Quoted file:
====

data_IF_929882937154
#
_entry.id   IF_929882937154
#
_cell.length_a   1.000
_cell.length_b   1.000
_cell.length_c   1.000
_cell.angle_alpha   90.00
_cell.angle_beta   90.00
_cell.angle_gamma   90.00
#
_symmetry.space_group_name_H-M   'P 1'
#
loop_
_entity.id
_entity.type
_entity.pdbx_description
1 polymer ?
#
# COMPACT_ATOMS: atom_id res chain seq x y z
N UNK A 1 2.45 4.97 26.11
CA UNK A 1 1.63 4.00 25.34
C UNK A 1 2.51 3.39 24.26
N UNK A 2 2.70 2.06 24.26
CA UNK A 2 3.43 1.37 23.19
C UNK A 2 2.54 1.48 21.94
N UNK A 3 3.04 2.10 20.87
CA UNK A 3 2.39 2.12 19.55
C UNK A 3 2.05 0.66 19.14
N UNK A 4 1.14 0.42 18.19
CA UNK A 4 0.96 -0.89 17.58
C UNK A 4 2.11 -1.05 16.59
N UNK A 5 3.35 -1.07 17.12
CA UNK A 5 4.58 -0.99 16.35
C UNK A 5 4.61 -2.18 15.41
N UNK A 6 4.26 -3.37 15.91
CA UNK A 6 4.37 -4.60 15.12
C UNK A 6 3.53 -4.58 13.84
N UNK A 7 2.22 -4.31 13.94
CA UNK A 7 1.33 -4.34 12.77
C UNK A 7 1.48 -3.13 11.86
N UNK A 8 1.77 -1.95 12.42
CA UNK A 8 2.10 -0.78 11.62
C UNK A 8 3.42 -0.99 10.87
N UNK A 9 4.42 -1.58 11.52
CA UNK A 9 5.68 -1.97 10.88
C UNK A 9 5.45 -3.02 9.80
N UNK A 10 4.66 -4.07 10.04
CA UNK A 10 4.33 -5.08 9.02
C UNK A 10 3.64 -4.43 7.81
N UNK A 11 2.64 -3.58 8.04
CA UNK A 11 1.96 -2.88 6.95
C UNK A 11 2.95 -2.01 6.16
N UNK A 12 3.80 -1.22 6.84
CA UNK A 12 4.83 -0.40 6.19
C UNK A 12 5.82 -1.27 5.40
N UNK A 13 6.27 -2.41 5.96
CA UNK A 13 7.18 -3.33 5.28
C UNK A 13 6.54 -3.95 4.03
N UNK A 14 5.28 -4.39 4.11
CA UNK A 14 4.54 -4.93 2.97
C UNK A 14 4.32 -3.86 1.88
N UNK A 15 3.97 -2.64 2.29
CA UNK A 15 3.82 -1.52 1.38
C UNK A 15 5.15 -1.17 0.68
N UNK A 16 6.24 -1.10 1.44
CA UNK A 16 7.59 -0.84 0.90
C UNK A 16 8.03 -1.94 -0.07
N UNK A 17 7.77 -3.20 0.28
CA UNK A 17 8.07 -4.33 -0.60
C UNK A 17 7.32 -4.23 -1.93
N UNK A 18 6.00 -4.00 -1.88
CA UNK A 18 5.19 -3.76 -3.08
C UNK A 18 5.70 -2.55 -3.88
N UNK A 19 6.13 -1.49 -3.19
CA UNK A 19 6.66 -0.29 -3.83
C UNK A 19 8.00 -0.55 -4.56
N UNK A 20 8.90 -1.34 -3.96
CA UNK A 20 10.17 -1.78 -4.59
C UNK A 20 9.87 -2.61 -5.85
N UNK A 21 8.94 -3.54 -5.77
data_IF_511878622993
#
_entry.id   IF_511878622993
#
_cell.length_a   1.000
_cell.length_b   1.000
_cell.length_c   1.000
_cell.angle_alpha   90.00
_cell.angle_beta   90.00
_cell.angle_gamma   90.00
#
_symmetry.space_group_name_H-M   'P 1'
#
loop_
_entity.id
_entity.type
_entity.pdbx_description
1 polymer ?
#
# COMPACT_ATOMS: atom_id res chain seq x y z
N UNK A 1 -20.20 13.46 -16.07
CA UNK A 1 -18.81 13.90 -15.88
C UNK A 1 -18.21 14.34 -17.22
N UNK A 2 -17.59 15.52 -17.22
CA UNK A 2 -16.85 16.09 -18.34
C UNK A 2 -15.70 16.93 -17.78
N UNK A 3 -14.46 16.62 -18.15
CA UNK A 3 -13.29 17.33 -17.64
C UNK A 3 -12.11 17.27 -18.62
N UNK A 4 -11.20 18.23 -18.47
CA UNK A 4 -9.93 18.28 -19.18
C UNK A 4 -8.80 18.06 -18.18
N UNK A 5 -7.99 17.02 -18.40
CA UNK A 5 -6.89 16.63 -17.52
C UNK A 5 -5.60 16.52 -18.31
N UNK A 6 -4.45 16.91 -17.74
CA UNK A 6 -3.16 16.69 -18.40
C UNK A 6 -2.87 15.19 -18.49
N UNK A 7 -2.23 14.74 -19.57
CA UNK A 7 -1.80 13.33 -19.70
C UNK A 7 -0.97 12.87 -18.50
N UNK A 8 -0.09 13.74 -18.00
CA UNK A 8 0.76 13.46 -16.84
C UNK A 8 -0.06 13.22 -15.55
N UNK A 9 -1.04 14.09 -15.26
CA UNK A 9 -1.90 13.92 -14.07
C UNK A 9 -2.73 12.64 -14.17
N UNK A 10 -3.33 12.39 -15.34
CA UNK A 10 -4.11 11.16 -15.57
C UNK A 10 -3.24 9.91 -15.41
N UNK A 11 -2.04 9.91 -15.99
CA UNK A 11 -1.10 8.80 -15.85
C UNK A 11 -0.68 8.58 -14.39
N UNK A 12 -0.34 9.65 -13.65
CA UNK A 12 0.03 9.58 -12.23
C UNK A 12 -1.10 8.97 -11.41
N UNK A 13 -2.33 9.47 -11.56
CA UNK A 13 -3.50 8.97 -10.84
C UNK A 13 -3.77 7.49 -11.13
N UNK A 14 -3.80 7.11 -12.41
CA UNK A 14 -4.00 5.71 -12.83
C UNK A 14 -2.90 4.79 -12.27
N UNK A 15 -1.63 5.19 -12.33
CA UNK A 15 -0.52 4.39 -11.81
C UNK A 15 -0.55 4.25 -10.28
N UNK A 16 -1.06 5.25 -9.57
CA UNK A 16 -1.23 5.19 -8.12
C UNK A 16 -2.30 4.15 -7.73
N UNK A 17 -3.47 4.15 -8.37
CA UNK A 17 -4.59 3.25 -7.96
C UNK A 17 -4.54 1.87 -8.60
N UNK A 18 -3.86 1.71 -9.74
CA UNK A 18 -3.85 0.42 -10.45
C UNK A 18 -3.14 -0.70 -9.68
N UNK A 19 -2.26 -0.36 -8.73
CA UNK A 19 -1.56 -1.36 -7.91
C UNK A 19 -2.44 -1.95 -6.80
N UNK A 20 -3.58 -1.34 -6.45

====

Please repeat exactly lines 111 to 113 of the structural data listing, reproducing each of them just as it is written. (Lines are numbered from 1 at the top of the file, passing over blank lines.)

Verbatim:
N UNK A 4 -11.20 18.23 -18.47
CA UNK A 4 -9.93 18.28 -19.18
C UNK A 4 -8.80 18.06 -18.18